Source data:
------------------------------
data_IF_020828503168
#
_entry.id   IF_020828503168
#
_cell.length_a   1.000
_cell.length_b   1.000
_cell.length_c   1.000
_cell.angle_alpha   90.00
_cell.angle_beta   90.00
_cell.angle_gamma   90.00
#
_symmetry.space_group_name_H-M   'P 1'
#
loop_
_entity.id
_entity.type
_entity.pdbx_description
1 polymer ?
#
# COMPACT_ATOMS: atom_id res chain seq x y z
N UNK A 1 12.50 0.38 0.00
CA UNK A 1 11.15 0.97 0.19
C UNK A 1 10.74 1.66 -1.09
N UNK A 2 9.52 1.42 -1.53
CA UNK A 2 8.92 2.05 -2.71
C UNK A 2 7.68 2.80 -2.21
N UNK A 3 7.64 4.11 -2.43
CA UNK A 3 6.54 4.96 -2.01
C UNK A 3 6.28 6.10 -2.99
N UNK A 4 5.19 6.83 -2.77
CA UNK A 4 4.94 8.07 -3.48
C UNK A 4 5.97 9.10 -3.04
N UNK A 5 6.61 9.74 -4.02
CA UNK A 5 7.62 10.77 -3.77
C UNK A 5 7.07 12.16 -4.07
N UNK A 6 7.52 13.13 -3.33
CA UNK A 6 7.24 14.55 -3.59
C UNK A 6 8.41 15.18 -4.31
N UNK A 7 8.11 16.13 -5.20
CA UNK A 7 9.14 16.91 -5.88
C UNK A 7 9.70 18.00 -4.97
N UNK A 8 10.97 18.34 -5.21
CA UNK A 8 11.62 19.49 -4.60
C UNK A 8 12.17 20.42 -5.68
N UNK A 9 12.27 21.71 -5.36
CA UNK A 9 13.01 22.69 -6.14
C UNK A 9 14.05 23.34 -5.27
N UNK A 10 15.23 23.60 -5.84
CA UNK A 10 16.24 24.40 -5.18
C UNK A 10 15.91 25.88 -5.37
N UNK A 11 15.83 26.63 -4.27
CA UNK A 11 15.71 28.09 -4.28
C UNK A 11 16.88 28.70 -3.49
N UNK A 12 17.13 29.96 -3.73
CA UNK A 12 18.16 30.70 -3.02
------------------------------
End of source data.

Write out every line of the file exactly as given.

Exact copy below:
data_IF_020828503168
#
_entry.id   IF_020828503168
#
_cell.length_a   1.000
_cell.length_b   1.000
_cell.length_c   1.000
_cell.angle_alpha   90.00
_cell.angle_beta   90.00
_cell.angle_gamma   90.00
#
_symmetry.space_group_name_H-M   'P 1'
#
loop_
_entity.id
_entity.type
_entity.pdbx_description
1 polymer ?
#
# COMPACT_ATOMS: atom_id res chain seq x y z
N UNK A 1 12.50 0.38 0.00
CA UNK A 1 11.15 0.97 0.19
C UNK A 1 10.74 1.66 -1.09
N UNK A 2 9.52 1.42 -1.53
CA UNK A 2 8.92 2.05 -2.71
C UNK A 2 7.68 2.80 -2.21
N UNK A 3 7.64 4.11 -2.43
CA UNK A 3 6.54 4.96 -2.01
C UNK A 3 6.28 6.10 -2.99
N UNK A 4 5.19 6.83 -2.77
CA UNK A 4 4.94 8.07 -3.48
C UNK A 4 5.97 9.10 -3.04
N UNK A 5 6.61 9.74 -4.02
CA UNK A 5 7.62 10.77 -3.77
C UNK A 5 7.07 12.16 -4.07
N UNK A 6 7.52 13.13 -3.33
CA UNK A 6 7.24 14.55 -3.59
C UNK A 6 8.41 15.18 -4.31
N UNK A 7 8.11 16.13 -5.20
CA UNK A 7 9.14 16.91 -5.88
C UNK A 7 9.70 18.00 -4.97
N UNK A 8 10.97 18.34 -5.21
CA UNK A 8 11.62 19.49 -4.60
C UNK A 8 12.17 20.42 -5.68
N UNK A 9 12.27 21.71 -5.36
CA UNK A 9 13.01 22.69 -6.14
C UNK A 9 14.05 23.34 -5.27
N UNK A 10 15.23 23.60 -5.84
CA UNK A 10 16.24 24.40 -5.18
C UNK A 10 15.91 25.88 -5.37
N UNK A 11 15.83 26.63 -4.27
CA UNK A 11 15.71 28.09 -4.28
C UNK A 11 16.88 28.70 -3.49
N UNK A 12 17.13 29.96 -3.73
CA UNK A 12 18.16 30.70 -3.02